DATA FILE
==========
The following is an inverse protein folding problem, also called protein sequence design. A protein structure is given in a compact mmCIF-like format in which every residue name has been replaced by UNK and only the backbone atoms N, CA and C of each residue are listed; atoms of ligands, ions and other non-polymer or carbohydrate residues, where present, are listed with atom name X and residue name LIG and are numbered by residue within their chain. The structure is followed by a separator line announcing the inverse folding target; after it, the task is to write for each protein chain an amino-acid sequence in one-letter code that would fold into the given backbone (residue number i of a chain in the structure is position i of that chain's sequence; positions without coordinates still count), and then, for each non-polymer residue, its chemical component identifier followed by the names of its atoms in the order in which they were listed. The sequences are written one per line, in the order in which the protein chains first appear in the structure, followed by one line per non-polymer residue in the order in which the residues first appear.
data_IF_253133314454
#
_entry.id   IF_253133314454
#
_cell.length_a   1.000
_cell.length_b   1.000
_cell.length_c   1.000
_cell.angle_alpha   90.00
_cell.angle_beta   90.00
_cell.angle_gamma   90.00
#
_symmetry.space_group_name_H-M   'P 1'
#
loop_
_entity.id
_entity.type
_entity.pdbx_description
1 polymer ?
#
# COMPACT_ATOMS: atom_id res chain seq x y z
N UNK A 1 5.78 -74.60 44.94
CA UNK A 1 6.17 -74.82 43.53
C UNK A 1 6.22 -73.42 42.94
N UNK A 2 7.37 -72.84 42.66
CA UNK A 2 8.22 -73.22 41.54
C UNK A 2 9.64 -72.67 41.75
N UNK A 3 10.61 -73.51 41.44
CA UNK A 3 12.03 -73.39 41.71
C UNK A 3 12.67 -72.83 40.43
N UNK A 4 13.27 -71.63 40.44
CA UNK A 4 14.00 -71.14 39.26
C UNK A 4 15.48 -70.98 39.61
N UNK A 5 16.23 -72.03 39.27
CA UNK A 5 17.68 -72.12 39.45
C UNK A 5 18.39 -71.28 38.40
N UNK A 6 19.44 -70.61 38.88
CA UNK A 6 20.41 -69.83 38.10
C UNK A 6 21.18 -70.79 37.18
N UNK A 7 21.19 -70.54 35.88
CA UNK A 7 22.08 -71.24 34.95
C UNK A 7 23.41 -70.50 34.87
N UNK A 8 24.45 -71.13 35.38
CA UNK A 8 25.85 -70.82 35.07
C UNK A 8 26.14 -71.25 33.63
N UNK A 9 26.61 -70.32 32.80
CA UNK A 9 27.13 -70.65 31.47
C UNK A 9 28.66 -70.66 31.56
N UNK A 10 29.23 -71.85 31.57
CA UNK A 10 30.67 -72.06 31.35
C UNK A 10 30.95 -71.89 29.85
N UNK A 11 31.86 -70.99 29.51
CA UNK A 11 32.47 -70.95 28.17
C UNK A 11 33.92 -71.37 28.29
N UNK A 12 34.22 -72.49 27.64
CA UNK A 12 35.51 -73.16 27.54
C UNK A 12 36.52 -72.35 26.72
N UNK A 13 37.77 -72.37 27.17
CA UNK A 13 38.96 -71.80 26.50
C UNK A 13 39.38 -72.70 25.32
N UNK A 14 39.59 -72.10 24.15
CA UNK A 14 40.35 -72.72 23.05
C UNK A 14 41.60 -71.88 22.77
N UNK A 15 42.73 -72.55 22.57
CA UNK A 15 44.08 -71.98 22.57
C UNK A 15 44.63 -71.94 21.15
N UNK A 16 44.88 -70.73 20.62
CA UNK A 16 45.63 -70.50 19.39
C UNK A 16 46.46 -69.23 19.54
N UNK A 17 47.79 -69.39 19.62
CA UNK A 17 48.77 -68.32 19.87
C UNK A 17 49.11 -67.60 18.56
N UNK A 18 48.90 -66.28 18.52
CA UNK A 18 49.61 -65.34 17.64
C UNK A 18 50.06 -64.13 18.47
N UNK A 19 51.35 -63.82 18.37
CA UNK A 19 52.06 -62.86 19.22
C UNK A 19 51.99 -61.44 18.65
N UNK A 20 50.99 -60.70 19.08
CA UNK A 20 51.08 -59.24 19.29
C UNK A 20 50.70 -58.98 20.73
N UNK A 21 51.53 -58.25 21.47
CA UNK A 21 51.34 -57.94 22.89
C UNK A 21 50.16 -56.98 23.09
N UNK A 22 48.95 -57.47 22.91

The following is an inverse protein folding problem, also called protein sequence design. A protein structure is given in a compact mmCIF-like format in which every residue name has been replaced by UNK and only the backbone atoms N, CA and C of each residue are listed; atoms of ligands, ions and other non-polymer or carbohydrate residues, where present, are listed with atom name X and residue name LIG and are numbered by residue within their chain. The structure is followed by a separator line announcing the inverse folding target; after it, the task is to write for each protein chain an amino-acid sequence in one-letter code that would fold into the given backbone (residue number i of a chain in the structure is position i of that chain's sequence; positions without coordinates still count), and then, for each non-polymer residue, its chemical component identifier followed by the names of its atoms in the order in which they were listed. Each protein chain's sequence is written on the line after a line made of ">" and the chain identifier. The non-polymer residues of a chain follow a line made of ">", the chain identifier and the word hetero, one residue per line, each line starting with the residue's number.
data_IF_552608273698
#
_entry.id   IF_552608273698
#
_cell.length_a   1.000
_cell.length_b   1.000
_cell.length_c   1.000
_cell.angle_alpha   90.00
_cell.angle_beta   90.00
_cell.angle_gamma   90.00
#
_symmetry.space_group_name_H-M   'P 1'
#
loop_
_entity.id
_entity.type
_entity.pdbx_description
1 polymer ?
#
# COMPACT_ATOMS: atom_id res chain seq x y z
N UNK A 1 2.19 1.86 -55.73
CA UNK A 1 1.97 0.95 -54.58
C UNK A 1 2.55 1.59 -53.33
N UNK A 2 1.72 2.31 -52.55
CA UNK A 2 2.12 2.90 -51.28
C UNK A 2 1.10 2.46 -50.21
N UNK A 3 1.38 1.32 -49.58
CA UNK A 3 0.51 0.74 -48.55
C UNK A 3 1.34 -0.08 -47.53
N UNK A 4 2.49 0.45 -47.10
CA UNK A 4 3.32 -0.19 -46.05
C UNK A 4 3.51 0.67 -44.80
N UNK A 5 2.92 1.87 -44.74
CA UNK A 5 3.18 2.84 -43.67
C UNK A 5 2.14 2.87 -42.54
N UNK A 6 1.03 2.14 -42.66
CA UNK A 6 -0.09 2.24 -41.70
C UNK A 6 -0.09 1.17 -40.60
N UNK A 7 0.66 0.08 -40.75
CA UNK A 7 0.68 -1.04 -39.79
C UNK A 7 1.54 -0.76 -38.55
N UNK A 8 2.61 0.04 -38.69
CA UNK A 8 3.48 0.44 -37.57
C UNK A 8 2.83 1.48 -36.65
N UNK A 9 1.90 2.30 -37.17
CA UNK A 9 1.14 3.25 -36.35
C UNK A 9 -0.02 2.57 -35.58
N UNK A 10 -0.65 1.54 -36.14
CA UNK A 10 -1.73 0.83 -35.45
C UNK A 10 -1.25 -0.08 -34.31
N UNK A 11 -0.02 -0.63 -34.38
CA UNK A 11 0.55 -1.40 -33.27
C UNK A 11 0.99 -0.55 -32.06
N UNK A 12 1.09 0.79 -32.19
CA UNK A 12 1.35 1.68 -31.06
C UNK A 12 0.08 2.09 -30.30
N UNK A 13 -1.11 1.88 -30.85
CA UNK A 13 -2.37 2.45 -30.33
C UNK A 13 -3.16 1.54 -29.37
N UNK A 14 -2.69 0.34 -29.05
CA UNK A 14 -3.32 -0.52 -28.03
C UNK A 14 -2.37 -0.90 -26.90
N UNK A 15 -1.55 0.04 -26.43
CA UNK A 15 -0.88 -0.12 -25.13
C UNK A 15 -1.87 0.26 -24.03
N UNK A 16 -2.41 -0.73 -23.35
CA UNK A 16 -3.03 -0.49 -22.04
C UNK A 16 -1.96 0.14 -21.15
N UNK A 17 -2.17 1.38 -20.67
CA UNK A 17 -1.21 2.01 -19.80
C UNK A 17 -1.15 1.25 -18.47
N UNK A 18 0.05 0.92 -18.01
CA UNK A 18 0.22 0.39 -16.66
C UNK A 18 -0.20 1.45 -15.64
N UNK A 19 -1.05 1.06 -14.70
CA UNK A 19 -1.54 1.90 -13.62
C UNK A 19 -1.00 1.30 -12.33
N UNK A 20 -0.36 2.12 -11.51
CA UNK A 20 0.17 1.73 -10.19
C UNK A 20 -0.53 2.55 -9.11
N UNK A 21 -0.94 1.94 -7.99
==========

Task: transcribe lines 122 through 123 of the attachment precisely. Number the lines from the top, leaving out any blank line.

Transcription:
N UNK A 6 1.03 2.14 -42.66
CA UNK A 6 -0.09 2.24 -41.70